IN RE KNOWLES/KELLOM/KOMELL-KNOWLES MINORS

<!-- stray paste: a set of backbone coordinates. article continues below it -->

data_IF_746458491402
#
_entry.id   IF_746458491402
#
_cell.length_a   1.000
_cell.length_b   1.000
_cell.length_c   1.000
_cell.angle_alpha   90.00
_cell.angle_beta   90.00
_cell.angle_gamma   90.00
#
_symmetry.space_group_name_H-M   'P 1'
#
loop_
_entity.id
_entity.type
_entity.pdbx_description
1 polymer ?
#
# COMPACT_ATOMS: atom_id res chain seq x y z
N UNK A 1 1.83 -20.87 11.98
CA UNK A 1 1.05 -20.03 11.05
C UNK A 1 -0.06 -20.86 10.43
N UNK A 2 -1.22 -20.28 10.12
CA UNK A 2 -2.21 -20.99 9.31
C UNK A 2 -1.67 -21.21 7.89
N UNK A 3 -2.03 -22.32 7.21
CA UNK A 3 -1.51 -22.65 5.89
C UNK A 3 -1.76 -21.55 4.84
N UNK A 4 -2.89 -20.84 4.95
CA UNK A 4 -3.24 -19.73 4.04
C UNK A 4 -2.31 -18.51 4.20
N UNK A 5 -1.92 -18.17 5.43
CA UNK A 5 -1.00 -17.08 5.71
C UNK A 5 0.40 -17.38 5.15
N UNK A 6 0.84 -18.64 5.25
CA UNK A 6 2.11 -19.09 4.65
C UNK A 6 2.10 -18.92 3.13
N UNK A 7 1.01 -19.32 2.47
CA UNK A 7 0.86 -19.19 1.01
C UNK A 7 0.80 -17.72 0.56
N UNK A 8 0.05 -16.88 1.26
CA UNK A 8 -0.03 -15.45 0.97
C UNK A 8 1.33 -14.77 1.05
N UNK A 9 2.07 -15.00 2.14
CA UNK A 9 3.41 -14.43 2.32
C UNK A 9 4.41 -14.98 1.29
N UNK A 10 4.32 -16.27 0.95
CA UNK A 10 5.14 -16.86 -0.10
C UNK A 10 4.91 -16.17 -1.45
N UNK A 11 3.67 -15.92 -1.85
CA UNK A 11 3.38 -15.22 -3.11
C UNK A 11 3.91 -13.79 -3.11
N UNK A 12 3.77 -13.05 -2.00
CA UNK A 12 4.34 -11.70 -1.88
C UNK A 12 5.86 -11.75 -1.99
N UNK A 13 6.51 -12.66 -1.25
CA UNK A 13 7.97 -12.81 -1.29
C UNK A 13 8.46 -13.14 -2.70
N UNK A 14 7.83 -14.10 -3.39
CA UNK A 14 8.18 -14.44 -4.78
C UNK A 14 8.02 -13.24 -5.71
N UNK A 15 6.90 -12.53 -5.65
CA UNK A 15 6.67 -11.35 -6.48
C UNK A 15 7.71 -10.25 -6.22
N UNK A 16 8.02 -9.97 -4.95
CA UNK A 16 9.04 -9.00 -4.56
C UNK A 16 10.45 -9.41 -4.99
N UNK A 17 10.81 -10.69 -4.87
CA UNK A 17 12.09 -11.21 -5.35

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STATE OF MICHIGAN COURT OF APPEALS In the Matter of TEQUILA J. KNOWLES, DAVID CORTEZ KELLOM and MICHAEL D. KOMELLKNOWLES, Minors. FAMILY INDEPENDENCE AGENCY, UNPUBLISHED November 24, 1998 Petitioner-Appellant, v No. 209678 Wayne Juvenile Court LC No. 89-279418 JEANETTE KNOWLES, Respondent-Appellee, and WILLIE KELLOM and CHARLES R. DEAN, Respondents. Before: Griffin, P.J., and Gage and R. J. Danhof*, JJ. PER CURIAM. Petitioner, Family Independence Agency, appeals by leave granted the order denying its petition to terminate respondent-appellee’s parental rights to the three minor children. The trial court ruled that petitioner failed to prove that termination was warranted under MCL 712A.19b(3)(c)(i); MSA 27.3178(598.19b)(3)(c)(i). We find that the juvenile court clearly erred in its determination that the alleged ground for termination was not established by clear and convincing evidence. MCR 5.974(I), In re Cornet, 422 Mich 274, 277; 373 NW2d 536 (1985); In re Miller, 433 Mich 331, 337; 445 NW2d 161 (1989). Accordingly, we reverse and remand for entry of an order terminating respondent­ appellee’s parental rights to the three minor children. * Former Court of Appeals judge, sitting on the Court of Appeals by assignment. -1­ At the outset, we note that the trial court was required to consider all hearings in this case as a single continuous proceeding. MCR 5.974(F)(2); In re LaFlure, 48 Mich App 377, 390-391; 210 NW2d 482 (1973). Here, uncontested evidence was presented at previous hearings showing that respondent-appellee was mildly mentally retarded. Thus, as to this particular issue, the trial court erred to the extent that it held that termination of parental rights was precluded because petitioner failed to present additional proofs at the termination hearing regarding the extent of respondent-appellee’s mental condition as it relates to her ability to care for the minor children. Turning to the specific statutory ground for termination alleged in the petition, we conclude that clear and convincing evidence was presented to establish the alleged statutory ground for termination under MCL 712A.19b(3)(c)(i); MSA 27.3178(598.19b)(3)(c)(i), and that the trial court clearly erred in finding otherwise. Under § 19b(3)(c)(i), parental rights may be terminated if 182 days have elapsed since the issuance of the initial dispositional order, the conditions that led to the adjudication continue to exist, and there is no reasonable likelihood that the conditions will be rectified within a reasonable time considering the ages of the children. The determination of what is a reasonable time properly includes both how long it will take for the parent to improve conditions and how long the child can wait for the improvement. In re Dahms, 187 Mich App 644, 647-648; 468 NW2d 315 (1991). In this case, the two older children became temporary wards of the court in 1989 as a result of neglect by respondent-appellee. The evidence presented by petitioner at trial indicated that respondent­ appellee’s alcohol and substance abuse problems had not substantially changed over a nine-year period, despite the fact that respondent-appellee had been provided with numerous services, and had participated in numerous substance abuse treatment programs, all of which were unsuccessful. Although respondent-appellee was required to abstain from using drugs or alcohol under the terms of her parent/agency agreement, the evidence showed that she frequently submitted positive drug and alcohol screens, and indeed admitted that she drank a 32-ounce bottle of beer just three days before the termination hearing. Further, the record established that unsupervised visits with the minor children had been stopped precisely because respondent-appellee continued to test positive for alcohol and/or marijuana use. Testimony also indicated that respondent-appellee appeared intoxicated when she arrived for visits. When considering the length of respondent-appellee’s substance abuse history and the numerous unsuccessful attempts at rehabilitation, it was not reasonably likely that respondent­ appellee would be able to rectify the conditions that led to adjudication within a reasonable time considering the ages of the children. In re Conley, 216 Mich App 41, 43-44; 549 NW2d 353 (1996); In re Jackson, 199 Mich App 22, 27; 501 NW2d 182 (1993); In re Dahms, supra. Finally, respondent-appellee failed to show that termination of her parental rights was clearly not in the children’s best interests. Therefore, termination of respondent-appellee’s parental rights to the children was required under MCL 712A.19b(5); MSA 27.3178(598.19b)(5). In re Hall-Smith, 222 Mich App 470; 564 NW2d 156 (1997). Reversed and remanded for entry of an order terminating respondent-appellee’s parental rights. We do not retain jurisdiction. -2­ /s/ Richard Allen Griffin /s/ Hilda R. Gage /s/ Robert J. Danhof -3­